Home loans increase in August
BusinessDay's Chris Zappone examines the latest housing market data from the Australian Bureau of Statistics.PT0M0S 620 349
Home loans rose more than expected in August, showing the impact of earlier rate cuts bolstering activity in the housing sector.
Home loans increased 1.8 per cent in August, following a 1 per cent fall in July, according the Australian Bureau of Statistics. Economists had expected a rise of 1.5 per cent in the month, as the effects of earlier rate cuts filtered into the economy.
4Cast Ltd economist Celeste Tay said better housing affordability linked to lower mortgage rates appeared to be supporting demand for home loans, which have in turn lifted auction clearance rates.
‘‘We expect an additional 50 basis points worth of cuts to the RBA's cash rate will remain supportive of housing demand,’’ said Ms Tay. ‘‘However, against an uncertain domestic picture, in part due to the impending end of the mining boom alongside structural change, we expect lingering household caution will unlikely see a more gradual lift in housing demand.’’
The official data is the latest piece of positive news for the housing market, which has been seen increased activity in recent weeks.
Auction clearance rates rose to 63.6 per cent in Sydney last week, improving from 60.1 per cent the week before according to Fairfax-owned Australian Property Monitors. In Melbourne, they slipped to 62 per cent from 64 per cent.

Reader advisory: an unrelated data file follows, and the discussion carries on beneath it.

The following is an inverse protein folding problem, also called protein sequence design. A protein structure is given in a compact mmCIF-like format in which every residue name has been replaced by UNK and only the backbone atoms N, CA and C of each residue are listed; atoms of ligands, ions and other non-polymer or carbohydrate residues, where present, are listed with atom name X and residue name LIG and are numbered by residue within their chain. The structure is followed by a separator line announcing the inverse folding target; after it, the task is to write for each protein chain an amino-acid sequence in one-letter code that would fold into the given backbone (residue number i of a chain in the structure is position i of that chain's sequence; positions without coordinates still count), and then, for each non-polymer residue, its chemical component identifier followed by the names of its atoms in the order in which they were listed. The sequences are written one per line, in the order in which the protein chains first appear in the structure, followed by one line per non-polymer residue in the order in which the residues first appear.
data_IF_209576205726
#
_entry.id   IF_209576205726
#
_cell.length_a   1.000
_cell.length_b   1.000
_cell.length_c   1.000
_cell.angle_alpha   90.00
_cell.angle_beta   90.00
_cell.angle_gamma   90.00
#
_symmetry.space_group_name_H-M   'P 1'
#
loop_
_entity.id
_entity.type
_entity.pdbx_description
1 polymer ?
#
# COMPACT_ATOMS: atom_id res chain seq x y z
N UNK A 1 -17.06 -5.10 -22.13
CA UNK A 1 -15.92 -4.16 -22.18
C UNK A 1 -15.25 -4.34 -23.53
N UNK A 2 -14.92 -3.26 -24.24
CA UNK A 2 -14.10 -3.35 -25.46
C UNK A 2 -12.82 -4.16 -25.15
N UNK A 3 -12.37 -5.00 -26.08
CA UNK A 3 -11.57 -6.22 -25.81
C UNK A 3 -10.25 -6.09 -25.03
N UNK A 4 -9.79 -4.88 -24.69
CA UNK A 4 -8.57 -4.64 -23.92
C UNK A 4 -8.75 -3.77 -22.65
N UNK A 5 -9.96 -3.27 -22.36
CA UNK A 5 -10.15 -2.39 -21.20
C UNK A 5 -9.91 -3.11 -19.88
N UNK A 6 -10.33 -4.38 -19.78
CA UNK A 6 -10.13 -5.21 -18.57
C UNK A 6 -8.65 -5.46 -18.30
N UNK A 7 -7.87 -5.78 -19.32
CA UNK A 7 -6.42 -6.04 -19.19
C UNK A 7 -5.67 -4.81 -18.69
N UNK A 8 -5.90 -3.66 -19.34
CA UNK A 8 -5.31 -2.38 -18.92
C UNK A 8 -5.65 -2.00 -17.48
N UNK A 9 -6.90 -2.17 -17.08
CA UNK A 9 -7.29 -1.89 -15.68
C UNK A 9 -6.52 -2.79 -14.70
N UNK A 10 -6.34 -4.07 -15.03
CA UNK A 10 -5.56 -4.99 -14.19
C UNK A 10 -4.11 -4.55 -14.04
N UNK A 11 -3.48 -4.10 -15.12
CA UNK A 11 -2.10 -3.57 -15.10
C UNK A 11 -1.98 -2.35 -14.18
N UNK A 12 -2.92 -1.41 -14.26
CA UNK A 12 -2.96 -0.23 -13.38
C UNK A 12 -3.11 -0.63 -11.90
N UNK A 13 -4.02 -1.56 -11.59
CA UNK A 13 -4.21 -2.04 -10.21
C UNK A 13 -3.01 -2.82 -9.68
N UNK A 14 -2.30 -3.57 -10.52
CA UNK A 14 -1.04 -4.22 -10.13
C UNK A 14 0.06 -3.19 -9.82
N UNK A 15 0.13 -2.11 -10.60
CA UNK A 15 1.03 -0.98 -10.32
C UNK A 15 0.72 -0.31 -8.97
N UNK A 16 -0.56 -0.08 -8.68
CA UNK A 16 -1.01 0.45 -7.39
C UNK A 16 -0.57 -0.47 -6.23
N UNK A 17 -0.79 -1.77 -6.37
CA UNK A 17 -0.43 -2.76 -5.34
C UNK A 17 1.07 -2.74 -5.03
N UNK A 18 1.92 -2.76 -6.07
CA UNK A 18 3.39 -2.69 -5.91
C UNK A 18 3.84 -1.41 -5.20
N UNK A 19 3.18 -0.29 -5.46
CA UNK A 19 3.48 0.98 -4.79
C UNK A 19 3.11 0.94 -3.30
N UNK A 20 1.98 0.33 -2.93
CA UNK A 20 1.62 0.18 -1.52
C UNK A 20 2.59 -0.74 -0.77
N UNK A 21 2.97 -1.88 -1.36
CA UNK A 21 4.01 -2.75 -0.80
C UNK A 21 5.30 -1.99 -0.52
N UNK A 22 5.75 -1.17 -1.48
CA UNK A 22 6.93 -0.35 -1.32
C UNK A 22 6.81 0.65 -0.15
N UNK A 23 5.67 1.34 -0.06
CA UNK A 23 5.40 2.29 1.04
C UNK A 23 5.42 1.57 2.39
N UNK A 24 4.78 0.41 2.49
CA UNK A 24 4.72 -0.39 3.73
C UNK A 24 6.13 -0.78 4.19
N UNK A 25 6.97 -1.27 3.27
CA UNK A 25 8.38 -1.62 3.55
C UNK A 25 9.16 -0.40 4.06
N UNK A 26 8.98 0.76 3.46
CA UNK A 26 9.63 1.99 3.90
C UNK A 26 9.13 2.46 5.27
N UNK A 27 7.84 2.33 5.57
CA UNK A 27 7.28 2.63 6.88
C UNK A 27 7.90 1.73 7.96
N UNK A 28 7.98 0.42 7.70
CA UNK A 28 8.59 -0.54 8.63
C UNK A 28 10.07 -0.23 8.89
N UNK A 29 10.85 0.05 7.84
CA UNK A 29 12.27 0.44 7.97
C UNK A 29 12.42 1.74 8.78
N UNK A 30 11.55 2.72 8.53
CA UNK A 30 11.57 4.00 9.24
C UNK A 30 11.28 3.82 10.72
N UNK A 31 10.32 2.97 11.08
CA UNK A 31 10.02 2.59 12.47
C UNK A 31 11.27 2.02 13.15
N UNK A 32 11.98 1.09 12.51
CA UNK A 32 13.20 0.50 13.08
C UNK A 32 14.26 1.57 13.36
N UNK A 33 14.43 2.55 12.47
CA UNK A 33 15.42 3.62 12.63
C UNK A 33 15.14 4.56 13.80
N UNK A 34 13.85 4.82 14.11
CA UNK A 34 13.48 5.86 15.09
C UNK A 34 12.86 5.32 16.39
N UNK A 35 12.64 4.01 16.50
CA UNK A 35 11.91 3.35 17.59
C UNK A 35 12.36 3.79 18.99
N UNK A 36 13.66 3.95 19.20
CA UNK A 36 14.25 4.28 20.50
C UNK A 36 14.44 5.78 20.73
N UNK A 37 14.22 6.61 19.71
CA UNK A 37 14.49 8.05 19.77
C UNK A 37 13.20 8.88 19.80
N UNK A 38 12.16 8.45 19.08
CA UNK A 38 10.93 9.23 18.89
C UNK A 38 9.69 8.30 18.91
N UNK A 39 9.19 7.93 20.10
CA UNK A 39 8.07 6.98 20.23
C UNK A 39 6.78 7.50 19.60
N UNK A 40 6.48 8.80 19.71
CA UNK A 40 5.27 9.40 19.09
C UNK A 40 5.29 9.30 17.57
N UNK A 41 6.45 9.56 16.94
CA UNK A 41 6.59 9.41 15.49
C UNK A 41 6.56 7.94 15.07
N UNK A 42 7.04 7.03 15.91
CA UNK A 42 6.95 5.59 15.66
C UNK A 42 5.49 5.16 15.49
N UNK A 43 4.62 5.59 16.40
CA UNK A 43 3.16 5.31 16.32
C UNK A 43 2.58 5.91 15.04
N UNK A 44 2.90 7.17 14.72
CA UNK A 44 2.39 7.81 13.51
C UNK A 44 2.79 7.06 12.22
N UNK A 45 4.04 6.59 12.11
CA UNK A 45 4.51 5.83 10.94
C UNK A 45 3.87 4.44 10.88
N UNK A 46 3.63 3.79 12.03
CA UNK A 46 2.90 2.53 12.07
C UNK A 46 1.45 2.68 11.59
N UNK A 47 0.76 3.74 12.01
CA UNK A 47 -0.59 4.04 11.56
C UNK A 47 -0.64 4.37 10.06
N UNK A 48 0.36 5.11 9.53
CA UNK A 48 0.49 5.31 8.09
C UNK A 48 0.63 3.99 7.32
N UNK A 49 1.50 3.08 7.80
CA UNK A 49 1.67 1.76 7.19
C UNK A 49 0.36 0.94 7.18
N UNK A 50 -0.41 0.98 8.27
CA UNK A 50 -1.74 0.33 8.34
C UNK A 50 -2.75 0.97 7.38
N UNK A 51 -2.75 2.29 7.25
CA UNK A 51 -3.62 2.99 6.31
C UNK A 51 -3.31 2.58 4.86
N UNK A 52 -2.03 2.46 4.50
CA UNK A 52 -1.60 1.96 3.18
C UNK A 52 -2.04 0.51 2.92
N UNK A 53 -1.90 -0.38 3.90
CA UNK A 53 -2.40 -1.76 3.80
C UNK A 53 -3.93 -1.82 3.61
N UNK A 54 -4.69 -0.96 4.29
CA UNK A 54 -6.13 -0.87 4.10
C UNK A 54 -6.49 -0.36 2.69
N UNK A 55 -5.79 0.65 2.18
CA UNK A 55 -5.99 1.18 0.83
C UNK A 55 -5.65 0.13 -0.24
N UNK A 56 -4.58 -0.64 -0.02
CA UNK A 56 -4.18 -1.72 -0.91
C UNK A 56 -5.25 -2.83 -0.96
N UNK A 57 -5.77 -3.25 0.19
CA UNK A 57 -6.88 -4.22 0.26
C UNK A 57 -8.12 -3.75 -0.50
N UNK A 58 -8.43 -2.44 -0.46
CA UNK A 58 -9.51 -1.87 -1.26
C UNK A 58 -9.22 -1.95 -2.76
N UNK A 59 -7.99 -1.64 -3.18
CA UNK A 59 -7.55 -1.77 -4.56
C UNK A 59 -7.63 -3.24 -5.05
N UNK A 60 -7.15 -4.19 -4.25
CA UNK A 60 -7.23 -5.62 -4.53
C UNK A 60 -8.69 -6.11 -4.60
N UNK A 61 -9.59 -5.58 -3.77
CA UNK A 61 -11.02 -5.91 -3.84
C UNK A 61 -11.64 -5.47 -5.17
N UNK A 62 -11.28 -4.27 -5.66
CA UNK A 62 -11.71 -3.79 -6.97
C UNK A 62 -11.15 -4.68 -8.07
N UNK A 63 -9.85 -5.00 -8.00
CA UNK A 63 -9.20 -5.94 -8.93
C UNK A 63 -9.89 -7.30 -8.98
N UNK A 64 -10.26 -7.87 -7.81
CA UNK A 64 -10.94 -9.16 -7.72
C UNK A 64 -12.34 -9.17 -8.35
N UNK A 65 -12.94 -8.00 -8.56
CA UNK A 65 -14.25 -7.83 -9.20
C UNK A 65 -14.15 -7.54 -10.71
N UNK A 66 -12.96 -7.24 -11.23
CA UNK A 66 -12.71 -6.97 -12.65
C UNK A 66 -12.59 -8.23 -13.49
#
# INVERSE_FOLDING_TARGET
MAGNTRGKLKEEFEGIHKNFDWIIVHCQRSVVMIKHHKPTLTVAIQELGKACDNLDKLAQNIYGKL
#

Across the capital cities the rates have remained firmed as the relative calm on global financial markets, coupled with lower rates from the Reserve Bank have spurred more activity in the coming weeks.
Despite the home loans rise, JPMorgan economist Ben Jarman said the figures didn't show much of a turnaround.
‘‘It's an August number so it's capturing more of the RBA's work since the middle of the year," he said. Also, house prices had slipped from the middle of 2010 to the middle of this year.
"Those two factors have combined to force marginal buyers in, once the interest rate got low enough,’’ he said. ‘‘The question is: Is that sustainable?
"With the credit growth remaining low we don't see the fuel for that much housing market turnover,’’ said Mr Jarman. "We think the lack of traction is going to be one of the reasons the RBA cuts further."
Mr Jarman said that the overall debt levels of Australian households was a "pretty significant" constraint to further activity in the housing sector.
Investment lending fell 0.8 per cent in August, after a 2.7 per cent drop in July, the ABS said, while the value of owner-occupied home loans rose 1.3 per cent in August, from a fall of 1.4 per cent in July.
The Reserve Bank has cut 150 basis points from the cash rate since November 2011, amid weaker conditions in the local and worldwide economy. Since then, Australia's major banks have passed along an average of about 115 basis points.